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KUMAR v. SESSIONS III (2018)

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United States Court of Appeals, Seventh Circuit.

Rahul Chaudhari KUMAR, Petitioner, v. Jefferson B. SESSIONS III, Attorney General of the United States, Respondent.

No. 17-3482

Decided: October 31, 2018

Before DANIEL A. MANION, Circuit Judge, DAVID F. HAMILTON, Circuit Judge, MICHAEL B. BRENNAN, Circuit Judge Margaret W. Wong, Attorney, Wong & Associates, Cleveland, OH, for Petitioner Nelle Montgomery Seymour, Attorney, Department of Justice, Civil Division, Immigration Litigation, Washington, DC, for Respondent

ORDER

Rahul Chaudhari Kumar, a citizen of India, petitions for review of the denial of his motion to reopen his immigration proceedings based on changed circumstances: greater fear of political persecution because a rival political party gained control of the national government. The Immigration Judge denied Kumar’s motion to reopen because Kumar failed to show a material change in country conditions sufficient to warrant reopening. The Board of Immigration Appeals affirmed that decision. In his petition for review Kumar argues that the Board’s denial of his motion was an abuse of discretion. We deny the petition.

Kumar became a member of the Indian National Congress (often called the Congress Party) in 2010. The Congress Party has historically been popular since India’s independence in 1947 (seven prime ministers from this party have been elected). The Congress Party and the Bharatiya Janata Party (BJP) are the two largest national political parties in India.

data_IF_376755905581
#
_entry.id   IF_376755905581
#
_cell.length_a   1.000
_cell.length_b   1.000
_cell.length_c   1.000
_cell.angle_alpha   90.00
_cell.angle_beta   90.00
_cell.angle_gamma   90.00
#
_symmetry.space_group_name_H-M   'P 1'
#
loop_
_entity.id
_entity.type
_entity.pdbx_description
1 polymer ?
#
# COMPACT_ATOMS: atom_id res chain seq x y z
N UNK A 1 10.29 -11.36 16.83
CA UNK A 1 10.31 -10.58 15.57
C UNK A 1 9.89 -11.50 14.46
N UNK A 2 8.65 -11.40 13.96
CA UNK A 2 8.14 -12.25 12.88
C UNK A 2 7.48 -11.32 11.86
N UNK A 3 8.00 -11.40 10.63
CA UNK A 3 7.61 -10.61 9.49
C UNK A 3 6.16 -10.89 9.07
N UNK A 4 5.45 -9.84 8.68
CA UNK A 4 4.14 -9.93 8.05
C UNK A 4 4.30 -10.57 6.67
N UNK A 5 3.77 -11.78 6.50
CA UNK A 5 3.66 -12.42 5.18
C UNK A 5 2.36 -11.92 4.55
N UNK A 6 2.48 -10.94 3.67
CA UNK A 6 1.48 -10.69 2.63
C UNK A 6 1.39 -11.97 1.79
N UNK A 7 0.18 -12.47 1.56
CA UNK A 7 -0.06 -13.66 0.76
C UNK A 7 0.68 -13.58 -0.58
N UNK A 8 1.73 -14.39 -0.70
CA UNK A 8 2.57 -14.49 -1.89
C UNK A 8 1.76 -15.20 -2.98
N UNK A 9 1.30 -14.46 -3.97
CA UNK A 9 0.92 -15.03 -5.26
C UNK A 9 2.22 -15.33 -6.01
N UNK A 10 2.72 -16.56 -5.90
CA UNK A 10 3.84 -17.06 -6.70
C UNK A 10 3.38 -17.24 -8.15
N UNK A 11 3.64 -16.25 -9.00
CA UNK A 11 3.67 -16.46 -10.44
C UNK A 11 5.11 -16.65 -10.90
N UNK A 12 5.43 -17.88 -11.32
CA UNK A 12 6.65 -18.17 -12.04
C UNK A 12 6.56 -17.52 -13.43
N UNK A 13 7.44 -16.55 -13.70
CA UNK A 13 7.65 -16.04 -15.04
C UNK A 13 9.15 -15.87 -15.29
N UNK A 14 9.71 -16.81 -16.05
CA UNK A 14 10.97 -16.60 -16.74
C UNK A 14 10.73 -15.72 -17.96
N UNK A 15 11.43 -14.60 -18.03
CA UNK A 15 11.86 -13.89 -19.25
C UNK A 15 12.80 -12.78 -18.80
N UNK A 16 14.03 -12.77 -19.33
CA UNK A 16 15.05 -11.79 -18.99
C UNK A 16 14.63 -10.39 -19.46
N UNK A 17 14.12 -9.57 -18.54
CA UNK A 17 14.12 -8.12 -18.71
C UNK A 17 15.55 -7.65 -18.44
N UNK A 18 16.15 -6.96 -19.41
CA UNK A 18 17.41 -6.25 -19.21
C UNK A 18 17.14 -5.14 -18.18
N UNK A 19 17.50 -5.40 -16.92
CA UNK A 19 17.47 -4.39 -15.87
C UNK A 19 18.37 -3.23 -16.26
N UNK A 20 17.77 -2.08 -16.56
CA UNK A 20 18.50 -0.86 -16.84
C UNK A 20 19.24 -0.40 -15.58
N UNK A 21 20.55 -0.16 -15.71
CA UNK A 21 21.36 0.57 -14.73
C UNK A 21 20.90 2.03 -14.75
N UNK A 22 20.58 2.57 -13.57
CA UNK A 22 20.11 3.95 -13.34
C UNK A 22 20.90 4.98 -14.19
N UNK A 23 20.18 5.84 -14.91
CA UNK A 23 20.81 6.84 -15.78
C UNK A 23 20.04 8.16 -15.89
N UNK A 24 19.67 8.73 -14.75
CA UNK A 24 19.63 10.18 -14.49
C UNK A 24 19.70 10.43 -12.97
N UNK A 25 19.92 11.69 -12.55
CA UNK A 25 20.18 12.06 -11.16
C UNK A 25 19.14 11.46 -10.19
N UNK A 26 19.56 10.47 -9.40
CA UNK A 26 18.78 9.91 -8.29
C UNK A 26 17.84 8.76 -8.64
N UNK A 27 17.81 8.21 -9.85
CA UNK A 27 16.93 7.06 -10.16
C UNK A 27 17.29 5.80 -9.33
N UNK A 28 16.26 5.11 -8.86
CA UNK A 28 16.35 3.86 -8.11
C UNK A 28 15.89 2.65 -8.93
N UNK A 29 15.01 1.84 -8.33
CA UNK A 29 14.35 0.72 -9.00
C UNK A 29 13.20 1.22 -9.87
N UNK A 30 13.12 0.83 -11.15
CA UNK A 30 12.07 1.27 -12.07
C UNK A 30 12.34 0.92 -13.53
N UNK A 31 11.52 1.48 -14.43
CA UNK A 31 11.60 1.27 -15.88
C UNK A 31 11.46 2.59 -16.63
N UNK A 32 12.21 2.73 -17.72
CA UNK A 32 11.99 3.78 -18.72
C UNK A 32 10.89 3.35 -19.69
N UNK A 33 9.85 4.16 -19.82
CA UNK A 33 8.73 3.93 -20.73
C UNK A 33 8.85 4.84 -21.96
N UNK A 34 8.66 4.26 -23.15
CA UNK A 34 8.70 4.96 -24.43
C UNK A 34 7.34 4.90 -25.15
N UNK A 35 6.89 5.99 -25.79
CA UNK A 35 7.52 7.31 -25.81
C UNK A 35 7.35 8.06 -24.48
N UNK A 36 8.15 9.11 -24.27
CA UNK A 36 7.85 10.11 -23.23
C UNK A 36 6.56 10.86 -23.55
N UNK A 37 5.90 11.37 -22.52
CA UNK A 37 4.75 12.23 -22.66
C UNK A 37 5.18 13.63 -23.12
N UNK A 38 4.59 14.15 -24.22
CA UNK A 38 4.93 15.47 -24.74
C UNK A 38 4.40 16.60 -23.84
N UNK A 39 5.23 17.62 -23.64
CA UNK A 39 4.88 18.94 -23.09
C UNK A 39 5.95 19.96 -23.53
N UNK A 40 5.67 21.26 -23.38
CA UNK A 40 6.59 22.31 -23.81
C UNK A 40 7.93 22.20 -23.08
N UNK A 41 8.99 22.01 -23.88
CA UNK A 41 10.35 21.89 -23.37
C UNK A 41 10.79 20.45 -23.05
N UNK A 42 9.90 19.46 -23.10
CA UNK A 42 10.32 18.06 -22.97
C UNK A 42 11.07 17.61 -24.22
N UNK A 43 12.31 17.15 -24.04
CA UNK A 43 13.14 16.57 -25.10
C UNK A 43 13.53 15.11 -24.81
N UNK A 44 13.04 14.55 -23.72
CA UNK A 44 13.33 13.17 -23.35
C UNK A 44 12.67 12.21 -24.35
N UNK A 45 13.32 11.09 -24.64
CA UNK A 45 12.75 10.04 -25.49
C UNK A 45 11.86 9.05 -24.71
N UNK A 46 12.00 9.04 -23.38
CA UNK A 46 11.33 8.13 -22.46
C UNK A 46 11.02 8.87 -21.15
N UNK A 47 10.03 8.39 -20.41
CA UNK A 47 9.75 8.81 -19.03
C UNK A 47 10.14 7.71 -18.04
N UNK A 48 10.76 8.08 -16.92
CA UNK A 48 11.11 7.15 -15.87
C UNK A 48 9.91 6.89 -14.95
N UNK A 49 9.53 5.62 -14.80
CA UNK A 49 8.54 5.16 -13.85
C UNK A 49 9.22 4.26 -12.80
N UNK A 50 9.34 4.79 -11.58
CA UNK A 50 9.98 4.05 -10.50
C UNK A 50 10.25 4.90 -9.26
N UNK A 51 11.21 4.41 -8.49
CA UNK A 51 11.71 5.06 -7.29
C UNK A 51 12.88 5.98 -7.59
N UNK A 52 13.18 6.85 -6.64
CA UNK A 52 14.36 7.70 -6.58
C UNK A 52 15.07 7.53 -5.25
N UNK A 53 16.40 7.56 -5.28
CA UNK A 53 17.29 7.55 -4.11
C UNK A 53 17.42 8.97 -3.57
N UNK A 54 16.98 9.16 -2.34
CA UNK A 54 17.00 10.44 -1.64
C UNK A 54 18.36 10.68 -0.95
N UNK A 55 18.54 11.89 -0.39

Kumar lived in the village of Khalol in the state of Gujarat. He canvassed door to door supporting the party and the election of his friend, attended party meetings, and participated in political protests. According to Kumar, local BJP members started to harass and threaten him (the timing of the alleged harassment is not reflected in the record). They told Kumar that if he did not stop campaigning for the Congress Party and join the BJP, severe consequences would ensue. Not dissuaded, Kumar continued working for the Congress Party.

Kumar tried to register a complaint with the police about the harassment, but they “would not take his complaint.” Instead, says Kumar, the police told him that if he did not leave the Congress Party and join the BJP, they would bring “false charges” against him and take him into custody. After leaving the police station, Kumar was followed home by members of the BJP. They started “scuffling” with him, and Kumar’s younger brother was injured trying to aid him.

According to Kumar, daily incidents of violence broke out during the 2013 election in Kumar’s village between members of the Congress Party and the BJP. The night of an election (details regarding the date and type of election are unclear), people threw rocks into Kumar’s house. When he came out of the house to confront the group, Kumar was attacked by a man from behind. Kumar suffered a back injury and had to be taken to the hospital. Fearing for his safety, he fled India in March 2013.

Kumar first traveled to Mexico, and then attempted to enter the United States without legal documents in May 2013 near Douglas, Arizona. He was detained by the Department of Homeland Security and given a credible-fear interview. An asylum officer concluded that Kumar had a credible fear of persecution, so Kumar was released on parole pending an immigration court hearing. Kumar reported in his Motion for Change of Venue that his contact address was Glendale Heights, Illinois. Upon his release from custody, however, and without informing the Department, Kumar went to live in Wadsworth, Illinois. When the Department sent Kumar the notice of his removal proceeding in August 2013 to the Glendale Heights address, he did not receive it. He missed his hearing, and the Immigration Judge ordered him removed in absentia.